Sheffield, the historic Yorkshire city still referred to as the Steel City, is anything but an industrial hub today. Decades of renovation has made it a Northern powerhouse for culture, food and drink, and education. Nothing represents this more than the Heart of the City. Built in 1998, the project gave rise to stunning spaces like the Winter Gardens and a remodelled, modernised Sheaf Square. Yet ask anyone who knows anything about Sheffield, and they’ll tell you the place to visit is the Millennium Gallery.
But to only visit Sheffield’s most famous art gallery is merely scratching the surface of the culture that this great city can offer. Here are some of Sheffield’s other great galleries that you must see.
Starting life in 1995, S1 Artspace was initially an art studio run by volunteers in Sheffield’s west district. Since then, it’s grown into an organisation that pioneers new artwork and ideas from artists from all walks of life, from recent graduates to international superstars. Over 500 artists have been featured over the last 20 years, including seven Turner Prize nominees and six winners, so the calibre is always high. So, if a variety of work is what you’re searching for, you’ll find it in abundance in S1 Artspace.
Things to look out for: Keep an eye on current collaborations that you can support, with recent partnerships including the Sheffield universities and museums.
How to get there: It’s just a seven-minute walk from Sheffield train station.
Site Gallery Sheffield
If you prefer contemporary and emerging art to traditional work, Site Gallery is a must-visit. It specialises in moving image, new media, and performance, supporting its development by working with lesser-known local and international artists. As most collaborators are early work, the art might not be as polished as you’d find in other galleries. But who knows which future star you might see? Site Gallery also offers learning experiences where audiences can engage in the art-making process – something every art lover should try.
Things to look out for: A recent renovation has tripled the size of the gallery, so spend time exploring the larger gallery, projects space, café, and shop.
How to get there: It’s just a three-minute walk from Sheffield train station.
Designed by some of the most renowned architects in the UK, the Millennium Gallery is a piece of art in itself. But the reason people visit is for the eclectic collections it’s home to, including the Ruskin Collection: watercolours, drawings, prints, coins, manuscripts, and illustrated books used to inspire Sheffield’s Victorian workforce. The Craft and Design centre exhibits a modern take on Victorian themes. At the same time, special exhibitions are often held to accommodate national galleries like the V&A and Tate. Millennium Gallery will more than satisfy your craving for art and history combined.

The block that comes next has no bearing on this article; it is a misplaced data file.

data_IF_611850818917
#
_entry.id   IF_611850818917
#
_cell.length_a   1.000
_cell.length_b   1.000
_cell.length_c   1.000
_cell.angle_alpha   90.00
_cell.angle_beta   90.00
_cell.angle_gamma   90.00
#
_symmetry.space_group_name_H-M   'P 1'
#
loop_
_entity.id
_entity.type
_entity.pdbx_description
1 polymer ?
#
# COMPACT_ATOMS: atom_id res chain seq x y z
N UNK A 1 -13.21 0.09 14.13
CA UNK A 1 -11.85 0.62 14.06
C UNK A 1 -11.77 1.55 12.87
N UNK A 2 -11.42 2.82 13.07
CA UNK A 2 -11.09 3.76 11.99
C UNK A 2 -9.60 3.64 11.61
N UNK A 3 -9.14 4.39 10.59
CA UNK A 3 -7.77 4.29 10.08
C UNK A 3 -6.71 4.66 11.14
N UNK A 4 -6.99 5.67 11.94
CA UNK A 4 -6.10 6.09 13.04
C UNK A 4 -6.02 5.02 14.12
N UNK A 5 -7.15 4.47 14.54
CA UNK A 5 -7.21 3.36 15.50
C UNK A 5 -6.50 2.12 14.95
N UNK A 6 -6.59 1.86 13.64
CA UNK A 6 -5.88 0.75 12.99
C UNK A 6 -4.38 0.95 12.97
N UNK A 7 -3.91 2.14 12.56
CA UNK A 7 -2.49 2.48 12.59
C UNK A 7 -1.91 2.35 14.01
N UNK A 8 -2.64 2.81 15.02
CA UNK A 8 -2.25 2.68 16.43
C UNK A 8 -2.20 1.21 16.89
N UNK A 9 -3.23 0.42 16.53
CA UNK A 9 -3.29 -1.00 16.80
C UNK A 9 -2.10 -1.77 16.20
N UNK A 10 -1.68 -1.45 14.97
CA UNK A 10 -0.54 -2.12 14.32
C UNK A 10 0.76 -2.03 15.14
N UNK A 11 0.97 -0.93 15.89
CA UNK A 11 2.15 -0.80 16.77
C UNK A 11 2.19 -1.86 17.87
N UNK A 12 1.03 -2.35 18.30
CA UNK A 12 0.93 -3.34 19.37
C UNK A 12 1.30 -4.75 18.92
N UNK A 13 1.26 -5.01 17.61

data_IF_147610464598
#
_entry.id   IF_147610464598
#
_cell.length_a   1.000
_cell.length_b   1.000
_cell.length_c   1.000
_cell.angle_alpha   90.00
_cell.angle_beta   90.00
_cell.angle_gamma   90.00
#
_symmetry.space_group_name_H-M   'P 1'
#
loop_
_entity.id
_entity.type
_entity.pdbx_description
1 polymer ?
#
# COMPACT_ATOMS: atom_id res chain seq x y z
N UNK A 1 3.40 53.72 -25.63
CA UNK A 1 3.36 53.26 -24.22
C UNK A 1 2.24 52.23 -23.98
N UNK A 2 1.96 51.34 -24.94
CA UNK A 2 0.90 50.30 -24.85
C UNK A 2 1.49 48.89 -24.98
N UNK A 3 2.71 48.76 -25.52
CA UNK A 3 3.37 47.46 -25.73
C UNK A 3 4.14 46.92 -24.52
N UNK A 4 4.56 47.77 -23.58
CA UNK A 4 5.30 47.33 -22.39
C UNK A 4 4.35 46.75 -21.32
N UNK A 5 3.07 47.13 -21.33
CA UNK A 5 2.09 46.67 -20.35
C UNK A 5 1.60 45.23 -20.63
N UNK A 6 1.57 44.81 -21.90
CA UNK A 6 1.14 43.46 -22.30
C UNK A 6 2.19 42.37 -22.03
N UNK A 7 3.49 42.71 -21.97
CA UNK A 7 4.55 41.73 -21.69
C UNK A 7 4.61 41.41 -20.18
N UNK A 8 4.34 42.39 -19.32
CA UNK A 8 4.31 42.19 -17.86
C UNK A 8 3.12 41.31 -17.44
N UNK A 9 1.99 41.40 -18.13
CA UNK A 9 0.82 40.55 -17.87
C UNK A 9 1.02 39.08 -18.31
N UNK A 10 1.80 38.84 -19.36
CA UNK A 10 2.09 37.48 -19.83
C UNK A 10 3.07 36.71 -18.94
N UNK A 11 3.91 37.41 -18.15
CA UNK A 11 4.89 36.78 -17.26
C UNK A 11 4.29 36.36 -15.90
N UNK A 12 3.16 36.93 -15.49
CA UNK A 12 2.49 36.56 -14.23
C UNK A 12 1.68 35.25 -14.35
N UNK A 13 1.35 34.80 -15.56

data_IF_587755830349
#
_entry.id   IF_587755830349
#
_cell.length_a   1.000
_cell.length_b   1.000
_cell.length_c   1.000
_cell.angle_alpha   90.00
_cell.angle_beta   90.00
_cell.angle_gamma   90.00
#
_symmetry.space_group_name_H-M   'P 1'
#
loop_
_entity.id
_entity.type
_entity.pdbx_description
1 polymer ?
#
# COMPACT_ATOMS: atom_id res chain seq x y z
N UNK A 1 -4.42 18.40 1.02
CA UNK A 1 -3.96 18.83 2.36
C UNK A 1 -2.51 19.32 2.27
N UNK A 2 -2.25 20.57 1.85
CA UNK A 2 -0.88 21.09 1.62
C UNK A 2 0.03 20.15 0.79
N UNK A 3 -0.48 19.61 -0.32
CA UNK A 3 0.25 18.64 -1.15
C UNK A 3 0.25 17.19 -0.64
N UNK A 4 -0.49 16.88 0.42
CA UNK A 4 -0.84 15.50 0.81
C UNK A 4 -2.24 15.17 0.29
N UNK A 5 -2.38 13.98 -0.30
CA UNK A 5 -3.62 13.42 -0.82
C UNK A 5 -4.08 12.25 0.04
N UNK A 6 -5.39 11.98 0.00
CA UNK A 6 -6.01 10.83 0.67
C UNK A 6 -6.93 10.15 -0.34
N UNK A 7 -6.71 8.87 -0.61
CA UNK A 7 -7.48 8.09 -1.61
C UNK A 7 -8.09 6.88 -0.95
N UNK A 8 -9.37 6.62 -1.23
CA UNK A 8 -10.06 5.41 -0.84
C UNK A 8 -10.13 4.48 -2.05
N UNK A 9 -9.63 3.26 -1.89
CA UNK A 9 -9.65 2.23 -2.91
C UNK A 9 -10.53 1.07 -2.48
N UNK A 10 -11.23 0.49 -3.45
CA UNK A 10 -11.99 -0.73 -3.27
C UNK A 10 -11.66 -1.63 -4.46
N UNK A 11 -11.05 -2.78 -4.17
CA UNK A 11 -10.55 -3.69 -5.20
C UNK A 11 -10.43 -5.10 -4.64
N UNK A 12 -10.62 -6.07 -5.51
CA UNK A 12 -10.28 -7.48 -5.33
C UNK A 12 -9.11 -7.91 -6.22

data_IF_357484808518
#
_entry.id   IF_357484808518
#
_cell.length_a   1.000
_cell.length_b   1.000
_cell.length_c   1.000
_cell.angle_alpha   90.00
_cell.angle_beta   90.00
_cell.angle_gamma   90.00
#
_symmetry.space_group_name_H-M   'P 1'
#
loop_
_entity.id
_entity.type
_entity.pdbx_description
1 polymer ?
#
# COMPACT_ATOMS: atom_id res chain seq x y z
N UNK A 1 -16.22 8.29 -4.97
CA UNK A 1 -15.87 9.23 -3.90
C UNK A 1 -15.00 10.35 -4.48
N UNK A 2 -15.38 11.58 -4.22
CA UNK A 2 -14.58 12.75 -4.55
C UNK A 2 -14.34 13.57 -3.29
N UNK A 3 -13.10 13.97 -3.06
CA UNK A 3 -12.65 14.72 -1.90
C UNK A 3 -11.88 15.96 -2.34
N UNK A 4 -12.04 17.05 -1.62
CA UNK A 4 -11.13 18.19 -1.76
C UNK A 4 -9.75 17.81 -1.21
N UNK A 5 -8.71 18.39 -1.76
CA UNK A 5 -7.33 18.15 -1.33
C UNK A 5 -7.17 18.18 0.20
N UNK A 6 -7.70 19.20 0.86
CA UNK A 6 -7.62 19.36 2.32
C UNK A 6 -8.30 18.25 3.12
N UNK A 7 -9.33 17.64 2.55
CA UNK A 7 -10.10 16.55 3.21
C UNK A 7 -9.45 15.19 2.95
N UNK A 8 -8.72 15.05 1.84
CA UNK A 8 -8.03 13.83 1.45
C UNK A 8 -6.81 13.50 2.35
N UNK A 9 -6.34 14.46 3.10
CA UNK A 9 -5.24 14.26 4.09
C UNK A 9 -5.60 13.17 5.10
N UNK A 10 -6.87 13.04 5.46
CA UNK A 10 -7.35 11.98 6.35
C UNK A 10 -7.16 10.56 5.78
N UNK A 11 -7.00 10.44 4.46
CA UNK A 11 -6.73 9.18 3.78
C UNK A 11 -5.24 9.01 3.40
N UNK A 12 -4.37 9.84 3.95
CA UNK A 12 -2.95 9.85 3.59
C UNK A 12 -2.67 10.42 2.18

Things to look out for: Keep an eye on the special exhibitions, where you can view artwork by some of the UK’s most established artists.
How to get there: It’s just a one-minute walk from Sheffield station.
Opened in July 1934, Graves Gallery – a Museums Sheffield-run organisation – is one of the city’s oldest art galleries. In the 80-plus years it’s been the home of Sheffield’s visual art collection. Graves Gallery has exhibited work from the likes of Alfred Sisley and J. M. W. Turner to name a few. But its history doesn’t mean it’s stuck in the past, as recent collaborators include Marc Quinn, Bridget Riley, and Sam Taylor-Wood. Sitting just above the Central Library, away from the hustle and bustle of the busy city, this is the perfect place to get your fix of Sheffield history and culture.
Things to look out for: Graves Gallery regularly exhibits work from local artists, including George Fullard and Stanley Royale.
How to get there: It’s just a five-minute walk from Sheffield station.
Sheffield Institute of Arts Gallery
The Sheffield Institute of Arts Gallery is a gallery for the people, made by the people. It showcases the very best work from the local community and visiting artists, giving a more intimate feel than any other exhibit on this list – which makes sense given that it’s connected to Sheffield Hallam University. But just because it mainly features new and upcoming artists doesn’t mean you won’t see great work; previous collaborators include David Mellow, Ken Garland, and George Grosz – all well-renowned in their field.
Things to look out for: The gallery is part of Sheffield’s Cultural Industries Quarter, so take a stroll around the 18th century development which includes several grade II listed buildings.
How to get there: It’s just a six-minute walk from Sheffield train station.
Bloc Projects may look unassuming compared to other art galleries in Sheffield, but inside, it features some of the finest contemporary art by new and upcoming artists in the city. It offers a blank canvas for early work contemporary artists to practice their trade by providing cross-disciplinary and participatory learning, meaningful arts engagement, and skills development. Learning is available to anyone, making Bloc Projects a great place to get creative.
Things to look out for: The gallery offers studios to hire with outstanding facilities, with optional extras that include a bar and refreshments if you want to make a day of it.
How to get there: It’s just a ten-minute walk from the train station.
Book a train to Sheffield
If you’re planning a trip to a discover Sheffield and its outstanding galleries, don’t forget to book an Advance ticket via our website or our Train Tickets app. You can also find information on how to get cheaper train tickets via our special offers page. If you need more information, you can contact us here.